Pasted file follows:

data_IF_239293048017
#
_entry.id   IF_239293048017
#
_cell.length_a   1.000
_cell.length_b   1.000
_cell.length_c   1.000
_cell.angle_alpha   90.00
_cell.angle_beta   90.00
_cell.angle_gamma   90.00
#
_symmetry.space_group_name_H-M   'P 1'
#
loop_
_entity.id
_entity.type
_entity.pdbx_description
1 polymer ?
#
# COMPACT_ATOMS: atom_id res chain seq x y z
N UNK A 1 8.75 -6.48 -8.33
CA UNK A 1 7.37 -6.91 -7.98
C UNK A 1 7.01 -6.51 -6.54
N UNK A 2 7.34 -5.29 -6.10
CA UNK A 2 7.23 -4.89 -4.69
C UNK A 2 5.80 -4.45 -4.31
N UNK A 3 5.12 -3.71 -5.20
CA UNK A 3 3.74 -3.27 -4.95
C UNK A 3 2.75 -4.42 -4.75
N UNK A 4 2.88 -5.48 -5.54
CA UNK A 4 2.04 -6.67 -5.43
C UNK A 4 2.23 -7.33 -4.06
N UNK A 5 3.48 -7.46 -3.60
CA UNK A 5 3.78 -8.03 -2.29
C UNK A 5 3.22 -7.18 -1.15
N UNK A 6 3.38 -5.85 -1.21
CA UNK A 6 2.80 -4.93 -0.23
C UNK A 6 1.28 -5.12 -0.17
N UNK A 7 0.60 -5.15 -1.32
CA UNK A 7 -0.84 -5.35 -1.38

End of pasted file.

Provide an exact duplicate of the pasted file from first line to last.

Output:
data_IF_239293048017
#
_entry.id   IF_239293048017
#
_cell.length_a   1.000
_cell.length_b   1.000
_cell.length_c   1.000
_cell.angle_alpha   90.00
_cell.angle_beta   90.00
_cell.angle_gamma   90.00
#
_symmetry.space_group_name_H-M   'P 1'
#
loop_
_entity.id
_entity.type
_entity.pdbx_description
1 polymer ?
#
# COMPACT_ATOMS: atom_id res chain seq x y z
N UNK A 1 8.75 -6.48 -8.33
CA UNK A 1 7.37 -6.91 -7.98
C UNK A 1 7.01 -6.51 -6.54
N UNK A 2 7.34 -5.29 -6.10
CA UNK A 2 7.23 -4.89 -4.69
C UNK A 2 5.80 -4.45 -4.31
N UNK A 3 5.12 -3.71 -5.20
CA UNK A 3 3.74 -3.27 -4.95
C UNK A 3 2.75 -4.42 -4.75
N UNK A 4 2.88 -5.48 -5.54
CA UNK A 4 2.04 -6.67 -5.43
C UNK A 4 2.23 -7.33 -4.06
N UNK A 5 3.48 -7.46 -3.60
CA UNK A 5 3.78 -8.03 -2.29
C UNK A 5 3.22 -7.18 -1.15
N UNK A 6 3.38 -5.85 -1.21
CA UNK A 6 2.80 -4.93 -0.23
C UNK A 6 1.28 -5.12 -0.17
N UNK A 7 0.60 -5.15 -1.32
CA UNK A 7 -0.84 -5.35 -1.38